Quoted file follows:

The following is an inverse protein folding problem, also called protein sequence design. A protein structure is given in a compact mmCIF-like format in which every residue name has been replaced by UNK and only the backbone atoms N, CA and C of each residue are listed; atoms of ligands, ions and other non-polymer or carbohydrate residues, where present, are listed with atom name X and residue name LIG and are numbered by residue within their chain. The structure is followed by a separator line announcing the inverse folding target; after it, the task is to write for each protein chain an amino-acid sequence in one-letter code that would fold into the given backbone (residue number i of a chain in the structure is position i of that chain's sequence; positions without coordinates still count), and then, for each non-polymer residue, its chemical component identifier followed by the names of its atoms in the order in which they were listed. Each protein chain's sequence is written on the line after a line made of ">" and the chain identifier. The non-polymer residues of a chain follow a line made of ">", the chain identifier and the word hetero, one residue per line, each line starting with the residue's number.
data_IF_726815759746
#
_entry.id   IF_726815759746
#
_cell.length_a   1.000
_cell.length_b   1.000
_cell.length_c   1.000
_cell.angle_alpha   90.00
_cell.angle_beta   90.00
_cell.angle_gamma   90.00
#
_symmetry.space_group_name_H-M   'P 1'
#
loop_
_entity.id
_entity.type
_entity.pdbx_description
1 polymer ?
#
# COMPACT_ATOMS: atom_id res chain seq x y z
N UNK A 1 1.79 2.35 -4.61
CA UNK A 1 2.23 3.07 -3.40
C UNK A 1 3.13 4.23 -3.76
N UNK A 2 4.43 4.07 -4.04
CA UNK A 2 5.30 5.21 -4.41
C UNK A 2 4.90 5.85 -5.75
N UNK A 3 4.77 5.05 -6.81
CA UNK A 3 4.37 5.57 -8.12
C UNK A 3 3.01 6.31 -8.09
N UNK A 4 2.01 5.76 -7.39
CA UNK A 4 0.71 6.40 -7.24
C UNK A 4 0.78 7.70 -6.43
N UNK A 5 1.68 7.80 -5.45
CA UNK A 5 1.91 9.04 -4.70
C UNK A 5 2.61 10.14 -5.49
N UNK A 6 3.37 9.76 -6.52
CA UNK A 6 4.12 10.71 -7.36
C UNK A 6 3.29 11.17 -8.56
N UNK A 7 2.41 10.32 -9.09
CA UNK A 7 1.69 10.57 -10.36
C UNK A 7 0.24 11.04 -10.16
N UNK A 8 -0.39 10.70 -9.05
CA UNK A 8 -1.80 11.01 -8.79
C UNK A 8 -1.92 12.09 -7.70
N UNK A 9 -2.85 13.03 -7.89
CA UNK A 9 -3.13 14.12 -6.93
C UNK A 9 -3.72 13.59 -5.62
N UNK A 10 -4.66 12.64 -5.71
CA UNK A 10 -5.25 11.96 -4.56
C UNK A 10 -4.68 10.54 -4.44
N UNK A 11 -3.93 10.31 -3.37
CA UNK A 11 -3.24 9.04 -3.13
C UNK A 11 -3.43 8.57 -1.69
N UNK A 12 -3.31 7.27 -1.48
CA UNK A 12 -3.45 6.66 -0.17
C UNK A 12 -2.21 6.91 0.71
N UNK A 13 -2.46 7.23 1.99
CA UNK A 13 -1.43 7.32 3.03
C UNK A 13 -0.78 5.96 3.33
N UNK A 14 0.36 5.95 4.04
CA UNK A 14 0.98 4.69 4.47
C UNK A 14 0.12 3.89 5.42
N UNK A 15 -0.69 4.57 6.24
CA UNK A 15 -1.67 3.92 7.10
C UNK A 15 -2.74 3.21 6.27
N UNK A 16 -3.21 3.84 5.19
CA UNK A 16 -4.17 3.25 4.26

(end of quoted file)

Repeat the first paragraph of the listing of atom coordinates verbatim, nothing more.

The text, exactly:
The following is an inverse protein folding problem, also called protein sequence design. A protein structure is given in a compact mmCIF-like format in which every residue name has been replaced by UNK and only the backbone atoms N, CA and C of each residue are listed; atoms of ligands, ions and other non-polymer or carbohydrate residues, where present, are listed with atom name X and residue name LIG and are numbered by residue within their chain. The structure is followed by a separator line announcing the inverse folding target; after it, the task is to write for each protein chain an amino-acid sequence in one-letter code that would fold into the given backbone (residue number i of a chain in the structure is position i of that chain's sequence; positions without coordinates still count), and then, for each non-polymer residue, its chemical component identifier followed by the names of its atoms in the order in which they were listed. Each protein chain's sequence is written on the line after a line made of ">" and the chain identifier. The non-polymer residues of a chain follow a line made of ">", the chain identifier and the word hetero, one residue per line, each line starting with the residue's number.